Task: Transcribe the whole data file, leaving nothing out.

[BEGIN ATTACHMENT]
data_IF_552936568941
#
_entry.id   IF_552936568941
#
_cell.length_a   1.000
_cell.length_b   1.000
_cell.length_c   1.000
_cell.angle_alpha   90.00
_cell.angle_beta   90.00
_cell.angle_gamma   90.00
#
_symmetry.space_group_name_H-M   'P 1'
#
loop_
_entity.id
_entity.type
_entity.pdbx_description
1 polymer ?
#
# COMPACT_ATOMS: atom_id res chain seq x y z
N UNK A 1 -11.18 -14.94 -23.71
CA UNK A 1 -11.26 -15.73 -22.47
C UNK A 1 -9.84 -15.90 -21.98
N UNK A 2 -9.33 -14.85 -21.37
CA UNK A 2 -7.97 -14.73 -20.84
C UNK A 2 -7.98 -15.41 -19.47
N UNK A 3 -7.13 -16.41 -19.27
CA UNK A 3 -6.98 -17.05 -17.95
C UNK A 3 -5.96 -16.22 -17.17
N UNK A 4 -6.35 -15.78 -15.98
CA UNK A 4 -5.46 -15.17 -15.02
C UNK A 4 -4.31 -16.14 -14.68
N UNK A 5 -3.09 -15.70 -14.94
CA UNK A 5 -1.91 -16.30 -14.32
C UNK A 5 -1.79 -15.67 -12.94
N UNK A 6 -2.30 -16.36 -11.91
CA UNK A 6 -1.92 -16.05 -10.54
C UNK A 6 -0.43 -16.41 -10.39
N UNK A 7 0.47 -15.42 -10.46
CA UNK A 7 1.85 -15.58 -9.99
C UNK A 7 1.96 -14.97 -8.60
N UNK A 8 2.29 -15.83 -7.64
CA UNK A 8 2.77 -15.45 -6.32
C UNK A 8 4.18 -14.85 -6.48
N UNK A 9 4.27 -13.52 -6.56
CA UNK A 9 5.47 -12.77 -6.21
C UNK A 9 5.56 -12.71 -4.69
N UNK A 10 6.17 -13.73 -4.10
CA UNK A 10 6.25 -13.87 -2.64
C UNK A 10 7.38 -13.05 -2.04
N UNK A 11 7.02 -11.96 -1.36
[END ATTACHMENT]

data_IF_552936568941
#
_entry.id   IF_552936568941
#
_cell.length_a   1.000
_cell.length_b   1.000
_cell.length_c   1.000
_cell.angle_alpha   90.00
_cell.angle_beta   90.00
_cell.angle_gamma   90.00
#
_symmetry.space_group_name_H-M   'P 1'
#
loop_
_entity.id
_entity.type
_entity.pdbx_description
1 polymer ?
#
# COMPACT_ATOMS: atom_id res chain seq x y z
N UNK A 1 -11.18 -14.94 -23.71
CA UNK A 1 -11.26 -15.73 -22.47
C UNK A 1 -9.84 -15.90 -21.98
N UNK A 2 -9.33 -14.85 -21.37
CA UNK A 2 -7.97 -14.73 -20.84
C UNK A 2 -7.98 -15.41 -19.47
N UNK A 3 -7.13 -16.41 -19.27
CA UNK A 3 -6.98 -17.05 -17.95
C UNK A 3 -5.96 -16.22 -17.17
N UNK A 4 -6.35 -15.78 -15.98
CA UNK A 4 -5.46 -15.17 -15.02
C UNK A 4 -4.31 -16.14 -14.68
N UNK A 5 -3.09 -15.70 -14.94
CA UNK A 5 -1.91 -16.30 -14.32
C UNK A 5 -1.79 -15.67 -12.94
N UNK A 6 -2.30 -16.36 -11.91
CA UNK A 6 -1.92 -16.05 -10.54
C UNK A 6 -0.43 -16.41 -10.39
N UNK A 7 0.47 -15.42 -10.46
CA UNK A 7 1.85 -15.58 -9.99
C UNK A 7 1.96 -14.97 -8.60
N UNK A 8 2.29 -15.83 -7.64
CA UNK A 8 2.77 -15.45 -6.32
C UNK A 8 4.18 -14.85 -6.48
N UNK A 9 4.27 -13.52 -6.56
CA UNK A 9 5.47 -12.77 -6.21
C UNK A 9 5.56 -12.71 -4.69
N UNK A 10 6.17 -13.73 -4.10
CA UNK A 10 6.25 -13.87 -2.64
C UNK A 10 7.38 -13.05 -2.04
N UNK A 11 7.02 -11.96 -1.36